Data, Equity, and Policing

November 16, 2021 by Meredith Trimble

Data, Equity, and Policing

Police encounters that result in arrests can have a significant impact on a person’s employment, wealth, and other socioeconomic factors. While national research shows historically oppressed communities of color are arrested and cited at higher rates than their counterparts, the focus is beginning to shift to local analysis.

Today, local governments increasingly want to know the details of law enforcement activities in their communities to ensure equity in public safety for all residents. Chattanooga, Tennessee, is a leading example of using data to inform police equity efforts.

Connecting the Dots

Addressing systemic challenges requires open data as well as civic engagement strategies. Chattanooga is already a leader in both. In practical terms, unpacking racial disparities in policing requires drawing insights and understanding from data to support internal reforms and strengthen community ties in order to decrease the impacts of the public safety and criminal justice systems on communities of color and other vulnerable populations.

The ongoing effort in Chattanooga combines public safety data with census demographics, information on recidivism reduction programs, neighborhood-based planning, and even the local budget. To achieve this holistic analysis, Tim Moreland, Chattanooga’s director of performance management and open data, brought together the right stakeholders for cooperation and access to relevant information.

Developing modeling algorithms and overlaying demographic data helped build the comprehensive view of the local public safety landscape. Resulting analysis aims to illuminate patterns and unearth policies and tactics to adjust. For example, could social services respond to specific types of non-emergency calls, rather than police?

Improved Insights

Chattanooga’s enterprise data platform is key in centralizing, organizing, analyzing, and reporting public safety data. In addition to streamlining data governance, this technology creates a layer of accountability within the police department and with residents, who have access to cleaned, redacted, or aggregated data via the city’s open data portal.

“To provide supported, verified information about how we function as a police department and our impact on those we serve is critical in today’s times,” said Chattanooga Police Chief David Roddy. “The insights and understanding drawn from this data will shape conversations and decisions about how we function as law enforcement.”

Each Monday morning, Chattanooga’s Mayor, Andy Berke, meets with the police chief to review the data dashboard, identify areas for improvements, and iterate on what’s going well.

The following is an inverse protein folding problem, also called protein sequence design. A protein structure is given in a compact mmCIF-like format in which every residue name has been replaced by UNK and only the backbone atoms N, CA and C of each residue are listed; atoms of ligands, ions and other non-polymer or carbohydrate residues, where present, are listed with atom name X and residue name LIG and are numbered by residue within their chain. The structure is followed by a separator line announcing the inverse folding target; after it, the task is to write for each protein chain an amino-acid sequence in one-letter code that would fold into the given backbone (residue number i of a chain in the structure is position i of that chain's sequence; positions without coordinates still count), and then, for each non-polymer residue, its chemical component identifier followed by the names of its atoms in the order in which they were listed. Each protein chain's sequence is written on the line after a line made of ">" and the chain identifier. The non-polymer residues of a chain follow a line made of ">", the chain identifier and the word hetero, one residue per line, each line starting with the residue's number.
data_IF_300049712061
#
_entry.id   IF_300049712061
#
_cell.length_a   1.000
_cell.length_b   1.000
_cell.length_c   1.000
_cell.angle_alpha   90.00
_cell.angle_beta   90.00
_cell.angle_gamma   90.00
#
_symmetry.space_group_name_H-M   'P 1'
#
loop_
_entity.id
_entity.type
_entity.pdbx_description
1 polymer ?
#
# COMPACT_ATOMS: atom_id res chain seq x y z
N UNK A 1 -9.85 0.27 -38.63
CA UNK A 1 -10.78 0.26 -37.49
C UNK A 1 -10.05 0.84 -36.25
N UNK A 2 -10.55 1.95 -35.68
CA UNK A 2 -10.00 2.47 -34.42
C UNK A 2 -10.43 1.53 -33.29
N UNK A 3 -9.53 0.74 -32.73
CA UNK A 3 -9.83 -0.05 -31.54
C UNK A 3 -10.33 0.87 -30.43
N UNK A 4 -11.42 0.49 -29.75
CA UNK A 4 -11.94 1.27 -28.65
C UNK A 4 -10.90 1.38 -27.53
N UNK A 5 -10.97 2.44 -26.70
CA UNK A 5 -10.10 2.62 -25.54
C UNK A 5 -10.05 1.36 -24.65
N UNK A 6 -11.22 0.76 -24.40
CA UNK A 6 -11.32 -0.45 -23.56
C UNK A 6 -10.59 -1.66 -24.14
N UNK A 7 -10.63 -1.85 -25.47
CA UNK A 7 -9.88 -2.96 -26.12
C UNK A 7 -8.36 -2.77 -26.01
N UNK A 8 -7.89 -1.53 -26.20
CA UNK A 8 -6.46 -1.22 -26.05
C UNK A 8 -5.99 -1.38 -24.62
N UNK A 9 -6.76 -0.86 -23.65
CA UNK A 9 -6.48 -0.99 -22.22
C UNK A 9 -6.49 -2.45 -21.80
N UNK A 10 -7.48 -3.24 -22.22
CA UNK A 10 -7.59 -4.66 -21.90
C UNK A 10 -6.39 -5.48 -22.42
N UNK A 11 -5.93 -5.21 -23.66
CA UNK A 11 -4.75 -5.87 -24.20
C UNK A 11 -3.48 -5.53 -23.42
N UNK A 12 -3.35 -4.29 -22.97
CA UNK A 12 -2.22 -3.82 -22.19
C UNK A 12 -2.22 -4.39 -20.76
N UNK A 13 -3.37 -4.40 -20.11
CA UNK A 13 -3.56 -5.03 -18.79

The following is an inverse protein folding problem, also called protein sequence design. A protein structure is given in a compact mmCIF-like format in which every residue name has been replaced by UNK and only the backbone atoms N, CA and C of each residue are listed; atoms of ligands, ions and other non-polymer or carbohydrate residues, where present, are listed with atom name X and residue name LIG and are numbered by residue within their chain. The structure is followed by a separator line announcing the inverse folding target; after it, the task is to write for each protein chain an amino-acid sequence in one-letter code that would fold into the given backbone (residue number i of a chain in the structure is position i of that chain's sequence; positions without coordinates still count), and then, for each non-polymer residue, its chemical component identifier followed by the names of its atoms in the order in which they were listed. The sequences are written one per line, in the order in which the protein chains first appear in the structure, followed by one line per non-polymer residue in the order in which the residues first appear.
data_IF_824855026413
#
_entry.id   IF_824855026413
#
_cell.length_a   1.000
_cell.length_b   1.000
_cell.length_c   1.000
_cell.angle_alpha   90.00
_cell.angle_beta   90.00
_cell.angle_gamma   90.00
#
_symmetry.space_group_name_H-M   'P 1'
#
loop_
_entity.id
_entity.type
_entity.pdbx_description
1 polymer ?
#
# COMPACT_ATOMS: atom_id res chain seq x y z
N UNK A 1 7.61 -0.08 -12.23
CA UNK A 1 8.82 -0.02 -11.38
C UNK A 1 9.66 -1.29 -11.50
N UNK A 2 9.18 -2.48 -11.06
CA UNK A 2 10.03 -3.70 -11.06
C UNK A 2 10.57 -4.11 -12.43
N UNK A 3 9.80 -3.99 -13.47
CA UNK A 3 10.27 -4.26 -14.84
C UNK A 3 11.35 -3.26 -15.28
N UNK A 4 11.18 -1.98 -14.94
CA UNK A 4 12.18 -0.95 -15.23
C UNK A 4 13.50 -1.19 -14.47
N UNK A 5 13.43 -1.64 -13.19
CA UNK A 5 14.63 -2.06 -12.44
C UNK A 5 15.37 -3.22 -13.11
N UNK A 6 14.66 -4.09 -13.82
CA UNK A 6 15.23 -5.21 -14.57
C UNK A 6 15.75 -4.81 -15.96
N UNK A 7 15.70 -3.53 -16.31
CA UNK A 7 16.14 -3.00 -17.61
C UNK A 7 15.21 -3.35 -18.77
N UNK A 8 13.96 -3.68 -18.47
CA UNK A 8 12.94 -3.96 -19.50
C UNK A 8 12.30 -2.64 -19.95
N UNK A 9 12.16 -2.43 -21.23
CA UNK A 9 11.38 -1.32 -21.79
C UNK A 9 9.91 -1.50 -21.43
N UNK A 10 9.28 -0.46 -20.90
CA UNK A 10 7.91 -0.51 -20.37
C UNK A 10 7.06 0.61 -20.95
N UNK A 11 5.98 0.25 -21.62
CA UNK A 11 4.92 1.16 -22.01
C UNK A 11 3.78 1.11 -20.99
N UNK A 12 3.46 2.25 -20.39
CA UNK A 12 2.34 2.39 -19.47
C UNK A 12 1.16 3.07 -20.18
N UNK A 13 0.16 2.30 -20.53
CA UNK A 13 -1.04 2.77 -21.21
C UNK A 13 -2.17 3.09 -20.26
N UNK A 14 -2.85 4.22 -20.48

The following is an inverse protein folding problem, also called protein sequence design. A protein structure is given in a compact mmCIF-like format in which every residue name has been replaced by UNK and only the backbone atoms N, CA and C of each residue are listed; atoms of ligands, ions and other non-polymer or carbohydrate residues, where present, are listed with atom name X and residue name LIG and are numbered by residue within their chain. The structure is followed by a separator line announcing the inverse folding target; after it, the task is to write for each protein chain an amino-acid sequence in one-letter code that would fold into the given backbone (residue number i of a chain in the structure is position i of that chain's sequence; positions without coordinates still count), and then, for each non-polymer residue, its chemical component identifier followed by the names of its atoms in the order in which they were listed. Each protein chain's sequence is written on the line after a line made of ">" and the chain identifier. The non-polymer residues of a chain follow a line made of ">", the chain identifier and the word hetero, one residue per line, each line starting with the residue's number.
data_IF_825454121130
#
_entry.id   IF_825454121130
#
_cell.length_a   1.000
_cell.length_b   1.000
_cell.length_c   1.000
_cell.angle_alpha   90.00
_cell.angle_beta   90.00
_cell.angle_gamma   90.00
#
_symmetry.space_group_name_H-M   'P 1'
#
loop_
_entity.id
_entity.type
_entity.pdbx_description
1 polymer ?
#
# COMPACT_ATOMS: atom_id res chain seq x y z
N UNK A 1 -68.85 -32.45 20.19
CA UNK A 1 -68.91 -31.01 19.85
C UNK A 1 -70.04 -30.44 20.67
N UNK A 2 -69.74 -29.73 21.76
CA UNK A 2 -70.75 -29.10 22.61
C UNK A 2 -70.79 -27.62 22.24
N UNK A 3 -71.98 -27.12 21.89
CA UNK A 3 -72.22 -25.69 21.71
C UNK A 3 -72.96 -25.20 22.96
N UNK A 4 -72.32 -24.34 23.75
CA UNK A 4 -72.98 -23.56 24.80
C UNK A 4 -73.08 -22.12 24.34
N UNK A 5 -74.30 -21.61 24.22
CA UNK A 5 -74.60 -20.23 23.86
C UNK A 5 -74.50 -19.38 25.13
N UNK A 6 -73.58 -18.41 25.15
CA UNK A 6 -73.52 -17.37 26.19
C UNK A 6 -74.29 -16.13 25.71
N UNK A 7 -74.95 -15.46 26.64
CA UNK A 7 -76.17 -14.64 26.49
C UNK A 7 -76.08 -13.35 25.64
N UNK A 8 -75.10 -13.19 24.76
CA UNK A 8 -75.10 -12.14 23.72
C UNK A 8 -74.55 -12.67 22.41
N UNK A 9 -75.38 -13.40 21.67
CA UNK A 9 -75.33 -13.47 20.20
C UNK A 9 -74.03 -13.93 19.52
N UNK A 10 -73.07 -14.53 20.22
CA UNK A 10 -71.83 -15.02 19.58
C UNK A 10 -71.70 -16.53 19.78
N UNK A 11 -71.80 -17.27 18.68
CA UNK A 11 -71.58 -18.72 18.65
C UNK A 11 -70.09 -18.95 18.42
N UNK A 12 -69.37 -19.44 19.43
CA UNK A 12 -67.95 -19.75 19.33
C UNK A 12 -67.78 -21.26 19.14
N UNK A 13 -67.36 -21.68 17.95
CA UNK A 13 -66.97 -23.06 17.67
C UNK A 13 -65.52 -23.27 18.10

The dashboard supports the police department in addressing how economic-based citations impact the community, and it sheds light on potential partnerships the police department can form to help solve these issues. In addition, the data is guiding conversations with local pastors, public defenders, and residents.

“It’s about making arrests of people who commit violence, not about surging into neighborhoods that are typically majority Black residents,” Berke said during the National League of Cities 2020 annual meeting. “We want to make sure that we’re using police tactics that don’t let these numbers go out of whack, and having a baseline helps us with that.”

The city’s dashboard includes several maps showing arrest data by census tract, use of force incidents, and racial demographics, which all help provide a lens toward equity. The underlying datasets are automatically updated nightly, and include arrests, citations, police incidents, internal affairs incidents, and more, with some data going back to 2012.

Enhanced Equity, Solutions

The purpose behind driving improved access to insights is to achieve community-level solutions. Insights from accurate, aggregated data are already helping Chattanooga in these specific ways: 

  • Establishing a baseline to determine which calls for service need an officer
  • Informing staffing for the Office of Community Resilience and which calls that team should respond to — for example, public intoxication or overdose calls
  • Helping the city establish future-looking plans when it comes to community transparency
  • Changing outcomes for the public by diverting people away from the criminal justice system

“I’m hopeful about the future because we have a progressive police department that cares, wants to be trusted by the community, and showed great leadership in getting this data out there,” Moreland said.

Chattanooga’s model is already being replicated and used as an example in other communities that want to create a new vision of justice and public safety that includes everyone.

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